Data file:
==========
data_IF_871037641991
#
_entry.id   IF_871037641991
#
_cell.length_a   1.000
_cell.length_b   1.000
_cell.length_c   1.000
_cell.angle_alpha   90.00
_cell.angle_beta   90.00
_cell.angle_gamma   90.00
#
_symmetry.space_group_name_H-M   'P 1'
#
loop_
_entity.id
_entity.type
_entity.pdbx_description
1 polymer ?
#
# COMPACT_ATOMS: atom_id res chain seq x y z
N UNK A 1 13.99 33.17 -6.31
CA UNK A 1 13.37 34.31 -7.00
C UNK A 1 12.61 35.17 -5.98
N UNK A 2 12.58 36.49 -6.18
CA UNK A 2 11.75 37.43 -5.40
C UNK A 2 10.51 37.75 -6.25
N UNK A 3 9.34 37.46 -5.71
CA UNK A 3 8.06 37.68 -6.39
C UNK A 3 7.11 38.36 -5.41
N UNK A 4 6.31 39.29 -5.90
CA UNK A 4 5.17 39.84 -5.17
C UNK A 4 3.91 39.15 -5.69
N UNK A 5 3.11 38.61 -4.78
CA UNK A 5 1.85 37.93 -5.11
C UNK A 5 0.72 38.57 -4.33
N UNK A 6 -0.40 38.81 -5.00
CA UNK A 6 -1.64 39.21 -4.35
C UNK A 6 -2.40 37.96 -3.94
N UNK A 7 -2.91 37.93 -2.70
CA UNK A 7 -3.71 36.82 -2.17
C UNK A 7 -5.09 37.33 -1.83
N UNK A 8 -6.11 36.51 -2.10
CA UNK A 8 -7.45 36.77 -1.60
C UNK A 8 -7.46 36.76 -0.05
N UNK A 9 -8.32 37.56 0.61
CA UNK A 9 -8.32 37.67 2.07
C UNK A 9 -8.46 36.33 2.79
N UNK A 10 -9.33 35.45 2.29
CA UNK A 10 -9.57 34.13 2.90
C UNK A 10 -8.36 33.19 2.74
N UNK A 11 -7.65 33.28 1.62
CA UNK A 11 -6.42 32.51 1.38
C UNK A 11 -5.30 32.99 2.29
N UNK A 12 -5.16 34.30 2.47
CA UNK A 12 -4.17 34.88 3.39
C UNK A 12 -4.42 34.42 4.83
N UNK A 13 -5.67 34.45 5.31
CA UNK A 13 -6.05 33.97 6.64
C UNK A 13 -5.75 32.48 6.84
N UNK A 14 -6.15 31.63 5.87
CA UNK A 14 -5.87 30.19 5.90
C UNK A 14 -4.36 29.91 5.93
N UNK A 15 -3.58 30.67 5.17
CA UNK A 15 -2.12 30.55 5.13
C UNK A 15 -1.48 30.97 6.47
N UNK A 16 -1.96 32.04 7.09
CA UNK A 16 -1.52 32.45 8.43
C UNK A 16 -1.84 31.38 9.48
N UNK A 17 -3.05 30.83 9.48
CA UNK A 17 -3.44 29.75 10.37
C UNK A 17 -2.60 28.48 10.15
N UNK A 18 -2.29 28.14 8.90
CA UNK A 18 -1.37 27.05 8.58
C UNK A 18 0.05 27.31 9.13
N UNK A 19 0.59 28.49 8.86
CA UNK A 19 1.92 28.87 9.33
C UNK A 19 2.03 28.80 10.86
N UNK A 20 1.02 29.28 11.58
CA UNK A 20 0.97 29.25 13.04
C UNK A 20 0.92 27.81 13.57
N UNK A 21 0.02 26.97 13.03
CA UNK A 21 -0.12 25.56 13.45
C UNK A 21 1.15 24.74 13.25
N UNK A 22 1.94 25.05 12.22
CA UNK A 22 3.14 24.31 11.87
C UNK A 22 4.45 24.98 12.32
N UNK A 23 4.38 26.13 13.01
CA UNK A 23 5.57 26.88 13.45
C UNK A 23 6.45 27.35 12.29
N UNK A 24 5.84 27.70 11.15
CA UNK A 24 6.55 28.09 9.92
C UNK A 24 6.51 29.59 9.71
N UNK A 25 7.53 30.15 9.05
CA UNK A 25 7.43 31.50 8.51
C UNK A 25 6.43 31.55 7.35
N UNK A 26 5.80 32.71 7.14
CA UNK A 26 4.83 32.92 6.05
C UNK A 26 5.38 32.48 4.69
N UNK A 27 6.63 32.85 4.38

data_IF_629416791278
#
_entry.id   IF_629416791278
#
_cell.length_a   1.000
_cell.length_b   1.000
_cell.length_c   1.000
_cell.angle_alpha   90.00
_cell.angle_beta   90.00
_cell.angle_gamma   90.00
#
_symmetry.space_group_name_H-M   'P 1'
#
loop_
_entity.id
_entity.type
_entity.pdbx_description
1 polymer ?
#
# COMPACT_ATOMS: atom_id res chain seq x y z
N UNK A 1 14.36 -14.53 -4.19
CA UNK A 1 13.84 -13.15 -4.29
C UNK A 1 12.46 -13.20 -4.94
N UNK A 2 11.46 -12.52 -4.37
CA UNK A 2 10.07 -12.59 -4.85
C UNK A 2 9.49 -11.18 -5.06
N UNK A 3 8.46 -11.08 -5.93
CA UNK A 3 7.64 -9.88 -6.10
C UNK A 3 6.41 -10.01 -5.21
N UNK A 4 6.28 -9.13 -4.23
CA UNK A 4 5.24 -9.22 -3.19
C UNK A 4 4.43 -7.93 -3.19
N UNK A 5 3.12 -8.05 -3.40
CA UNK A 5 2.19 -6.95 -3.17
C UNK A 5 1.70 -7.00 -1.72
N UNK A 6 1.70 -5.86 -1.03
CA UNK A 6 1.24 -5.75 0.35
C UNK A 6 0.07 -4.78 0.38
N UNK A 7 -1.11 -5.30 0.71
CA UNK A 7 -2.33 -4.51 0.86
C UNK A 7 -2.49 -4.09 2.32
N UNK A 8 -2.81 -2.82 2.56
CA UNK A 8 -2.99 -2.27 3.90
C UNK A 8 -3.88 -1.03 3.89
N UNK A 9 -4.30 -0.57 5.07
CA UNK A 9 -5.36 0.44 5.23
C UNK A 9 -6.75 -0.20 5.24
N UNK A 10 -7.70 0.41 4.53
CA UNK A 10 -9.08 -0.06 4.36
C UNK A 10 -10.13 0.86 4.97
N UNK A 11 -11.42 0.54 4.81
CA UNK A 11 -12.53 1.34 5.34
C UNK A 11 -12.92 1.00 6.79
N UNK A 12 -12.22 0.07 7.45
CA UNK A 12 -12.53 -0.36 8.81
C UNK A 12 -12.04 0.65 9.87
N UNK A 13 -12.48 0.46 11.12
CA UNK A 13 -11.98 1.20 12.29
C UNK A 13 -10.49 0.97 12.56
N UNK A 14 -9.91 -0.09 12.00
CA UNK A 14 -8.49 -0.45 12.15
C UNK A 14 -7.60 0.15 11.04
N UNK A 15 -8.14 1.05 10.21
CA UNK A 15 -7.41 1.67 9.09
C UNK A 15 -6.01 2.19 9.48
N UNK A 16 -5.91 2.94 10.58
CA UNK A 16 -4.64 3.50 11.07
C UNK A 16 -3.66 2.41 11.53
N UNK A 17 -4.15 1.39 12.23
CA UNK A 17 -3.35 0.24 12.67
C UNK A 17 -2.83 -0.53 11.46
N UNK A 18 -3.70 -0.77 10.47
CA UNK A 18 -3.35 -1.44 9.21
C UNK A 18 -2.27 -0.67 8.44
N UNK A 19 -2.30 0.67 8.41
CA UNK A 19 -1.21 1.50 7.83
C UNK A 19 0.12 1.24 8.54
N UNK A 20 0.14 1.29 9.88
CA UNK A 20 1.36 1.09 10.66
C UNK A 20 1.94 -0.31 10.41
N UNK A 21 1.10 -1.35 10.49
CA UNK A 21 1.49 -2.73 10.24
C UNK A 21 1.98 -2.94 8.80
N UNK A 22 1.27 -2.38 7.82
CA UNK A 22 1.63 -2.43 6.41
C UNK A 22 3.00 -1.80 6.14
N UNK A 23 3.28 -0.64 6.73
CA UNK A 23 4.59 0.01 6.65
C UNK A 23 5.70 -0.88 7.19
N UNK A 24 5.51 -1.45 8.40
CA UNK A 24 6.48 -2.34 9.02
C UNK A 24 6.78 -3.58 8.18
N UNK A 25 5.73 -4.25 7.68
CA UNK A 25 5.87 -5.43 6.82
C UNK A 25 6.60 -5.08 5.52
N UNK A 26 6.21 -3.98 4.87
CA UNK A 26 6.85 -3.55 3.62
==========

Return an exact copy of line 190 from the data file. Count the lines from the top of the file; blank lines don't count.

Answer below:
CA UNK A 24 6.48 -2.34 9.02